Address: 79 Canaras Avenue
Old Address: Canaras Avenue
Year built: 1969-70, addition in 1999
Other information: The graduating class of 1970 was the first senior class to occupy the new high school. Classes began here on December 1, 1969 just after Thanksgiving. The high school students started the year at the Petrova school as the new school was not fully ready for classes. The class of 1970 had their graduation ceremony in the gymnasium of the new high school.
The Saranac Lake Central School District was formed on July 1, 1964, and a study was undertaken to determine what school buildings were needed. One of the major results was the new four million dollar Saranac Lake High School at the end of Olive Street and Canaras Avenue, designed for 620 students. The Petrova school continued to serve grades one through eight.
The original Saranac Lake High School was founded in 1890; it was dedicated by U.S. President Benjamin Harrison. 1 In 1925, a new school was built on Petrova Avenue at a cost of $650,000, that housed kindergarten through grade twelve. 2
Adirondack Daily Enterprise, January 12, 1966
Casier Site Chosen for S.L. High School
Option Also Signed for Land For K-4 Bloomingdale School
Three-year options were signed last night by the School Board of the Saranac Lake Central School for three pieces of property on which it is proposed to build new facilities.
Another option was signed for a small piece of property adjoining the Casier land at the corner of Edgewood Rd. and the LaPan Highway. This small piece is owned by Arthur C. Garwood and is currently used for a small sawmill.
Mr. Casier was paid $1,000 for the option on his land, which would cost $50,000 and would be used for the construction of a new high school.
Mr. Garwood received $500 for the option to purchase his land for $6,000, and this piece would complete the property used for the high school.
Mr. Norman's option was also $500 with the land to he purchased for $7,500 to be used for the construction of an elementary school, from kindergarten through the Fourth Grade, for pupils from Bloomingdale, Vermontville, Gabriels, Paul Smith's and Onchiota.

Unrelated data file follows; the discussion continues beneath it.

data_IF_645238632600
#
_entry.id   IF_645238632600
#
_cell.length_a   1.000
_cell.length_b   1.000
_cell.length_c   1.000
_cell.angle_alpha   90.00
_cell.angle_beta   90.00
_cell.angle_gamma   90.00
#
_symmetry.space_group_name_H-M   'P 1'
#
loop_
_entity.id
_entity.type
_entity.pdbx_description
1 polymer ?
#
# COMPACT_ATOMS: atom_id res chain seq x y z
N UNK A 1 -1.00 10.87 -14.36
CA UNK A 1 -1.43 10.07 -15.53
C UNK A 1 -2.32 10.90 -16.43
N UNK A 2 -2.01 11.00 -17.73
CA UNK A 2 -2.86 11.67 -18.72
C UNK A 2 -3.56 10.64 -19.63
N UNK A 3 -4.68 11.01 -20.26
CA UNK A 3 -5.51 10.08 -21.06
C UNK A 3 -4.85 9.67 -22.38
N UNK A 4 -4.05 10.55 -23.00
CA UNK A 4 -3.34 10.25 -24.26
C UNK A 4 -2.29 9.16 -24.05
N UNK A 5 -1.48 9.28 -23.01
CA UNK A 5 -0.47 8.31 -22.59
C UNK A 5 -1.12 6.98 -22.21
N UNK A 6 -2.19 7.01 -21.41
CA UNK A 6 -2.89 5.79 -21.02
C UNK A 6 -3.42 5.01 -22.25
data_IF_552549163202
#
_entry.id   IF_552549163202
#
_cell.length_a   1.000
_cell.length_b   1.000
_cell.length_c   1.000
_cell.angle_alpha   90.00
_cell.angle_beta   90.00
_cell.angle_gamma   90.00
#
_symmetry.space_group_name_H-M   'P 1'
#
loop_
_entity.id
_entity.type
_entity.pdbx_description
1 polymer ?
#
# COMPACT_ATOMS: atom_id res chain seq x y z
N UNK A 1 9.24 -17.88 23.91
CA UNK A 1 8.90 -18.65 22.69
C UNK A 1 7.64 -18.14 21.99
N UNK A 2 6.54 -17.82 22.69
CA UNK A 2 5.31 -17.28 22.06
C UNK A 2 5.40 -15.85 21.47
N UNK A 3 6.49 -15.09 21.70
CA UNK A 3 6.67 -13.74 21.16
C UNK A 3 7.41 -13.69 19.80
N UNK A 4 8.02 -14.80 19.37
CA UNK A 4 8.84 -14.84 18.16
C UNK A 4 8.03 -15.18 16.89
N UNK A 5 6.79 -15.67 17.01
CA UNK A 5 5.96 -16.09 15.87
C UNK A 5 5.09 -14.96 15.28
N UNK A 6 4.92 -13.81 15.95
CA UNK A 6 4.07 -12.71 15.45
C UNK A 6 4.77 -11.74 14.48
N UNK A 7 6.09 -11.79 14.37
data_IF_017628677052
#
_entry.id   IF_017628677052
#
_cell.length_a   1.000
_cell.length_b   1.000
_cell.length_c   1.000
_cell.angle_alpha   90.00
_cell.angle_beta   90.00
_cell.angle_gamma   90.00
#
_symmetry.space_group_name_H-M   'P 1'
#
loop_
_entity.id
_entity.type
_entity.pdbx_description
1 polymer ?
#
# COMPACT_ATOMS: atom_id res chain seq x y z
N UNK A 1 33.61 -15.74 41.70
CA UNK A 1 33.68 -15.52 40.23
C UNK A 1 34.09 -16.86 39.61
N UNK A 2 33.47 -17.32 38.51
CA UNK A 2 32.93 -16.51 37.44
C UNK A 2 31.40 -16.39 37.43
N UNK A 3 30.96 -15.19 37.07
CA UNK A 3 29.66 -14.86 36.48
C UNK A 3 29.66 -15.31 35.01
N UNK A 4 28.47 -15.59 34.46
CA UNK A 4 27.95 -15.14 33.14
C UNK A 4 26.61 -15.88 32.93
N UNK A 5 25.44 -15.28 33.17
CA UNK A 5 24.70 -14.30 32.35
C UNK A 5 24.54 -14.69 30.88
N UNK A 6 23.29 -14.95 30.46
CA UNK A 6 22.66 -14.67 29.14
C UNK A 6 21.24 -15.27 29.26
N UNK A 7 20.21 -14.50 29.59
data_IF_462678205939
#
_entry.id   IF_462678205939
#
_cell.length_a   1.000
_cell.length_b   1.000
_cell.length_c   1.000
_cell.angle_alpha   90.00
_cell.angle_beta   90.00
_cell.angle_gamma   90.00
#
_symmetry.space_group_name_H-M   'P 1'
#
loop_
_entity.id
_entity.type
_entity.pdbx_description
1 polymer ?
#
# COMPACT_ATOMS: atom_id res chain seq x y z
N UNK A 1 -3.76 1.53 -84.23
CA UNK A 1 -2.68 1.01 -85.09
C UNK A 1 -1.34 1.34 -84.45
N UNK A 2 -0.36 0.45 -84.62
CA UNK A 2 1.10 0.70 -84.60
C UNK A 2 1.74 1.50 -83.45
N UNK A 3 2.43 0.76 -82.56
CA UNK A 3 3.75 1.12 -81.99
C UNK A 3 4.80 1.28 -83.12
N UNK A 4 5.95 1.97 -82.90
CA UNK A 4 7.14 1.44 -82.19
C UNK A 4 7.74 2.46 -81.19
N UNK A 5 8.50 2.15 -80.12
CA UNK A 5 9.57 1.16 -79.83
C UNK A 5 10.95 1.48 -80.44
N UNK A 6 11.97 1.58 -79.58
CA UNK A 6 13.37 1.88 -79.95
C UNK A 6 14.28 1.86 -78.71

The decision on the Casier property came after some two years of discussion, beginning with the approval of school centralization in March of 1964.
The actual purchases cannot be made until the approval of a bond issue by the taxpayers of the central school district in a referendum, and the Board of Education expects to have an announcement on this matter within the next few days.
In the long and sometimes vigorous discussion on the site for the new high school, two other properties were given serious consideration by the Board, by the architects and engineer, and by 14-man Advisory Site Committee whose chairman was Mr. William Meyer.
The other sites were the Harris property, consisting of about 27 acres south of Lake Street at the southwesterly edge of the village, and the Green Valley Site, a property owned by Mr. Norman, consisting of 30 acres along the Bloomingdale Road about five miles northwest of the village.
The Casier site was unanimously approved by the school board and strongly recommended in a formal report, called "Site Report No. 3" prepared by the Clark, Clark, Millis and Gilson, architects of Syracuse, and Duryea and Wilhelmi, site planners, also of Syracuse.
In addition, the Advisory Site Committee endorsed the Casier property by a vote of 11 to 2, with one abstaining. The affirmative votes were those of Chairman Meyer, Gray Twombley, Mrs. Major Day, Philmore Hyde, Bentley Darling, Joseph Stephen, Howard Benham, James Ryan, Paul Kennedy, John Backels, and Robert Kampf.
The full text of the summary of the findings of the architects' and engineers' study follows:
"The aggregate of site advantages favors the Casier site. This site imposes no design and development limitations affecting the potential quality and usefulness of the contemplated educational plant. It also offers an opportunity to develop an extremely attractive and well-integrated facility, which will enhance the daily routine of learning as well as the total village scene.
Because of the combination of size, accessibility, location, and natural attractions, this site can provide more recreational and public benefits than would be available on either of the other sites. A valuable reserve of land for future development would be an added advantage." […]
- Local architect William G. Distin, who designed a number of Adirondack Great Camps and the St. John's in the Wilderness Episcopal Church.
- New York State's 4th Judicial District (Franklin County) Judge Cornelius J. Carey was a graduate of Saranac Lake High School, and a 1930 graduate of Notre Dame. At 29, he was the youngest judge in New York.
- Ed Lamy was an international speed skating champion. From 1908 to 1910 he was the Senior National North American and U.S. Long Track Champion. He also held records for the broad jump on ice. He was elected to the Speed Skating Hall of Fame on May 20, 1961 at Minneapolis, Minnesota.
- [" Bill Demong] won a complete set of medals at the FIS Nordic World Ski Championships with a gold (10 km individual large hill: 2009), a silver (15 km individual: 2007), and a bronze (10 km individual normal hill: 2009). In the 2010 Vancouver Olympics, Demong won the gold medal in Individual Large Hill/10km and the Silver Team Large Hill/4x5 km
1. Dora, Donna and Mildred Keough, eds., A Past To Remember, A Future to Mold, Saranac Lake: The Chamber. 2001
2. Duquette, Ruth, "Saranac Lake Schools", unpublished manuscript D946, Adirondack Research Room, Saranac Lake Free Library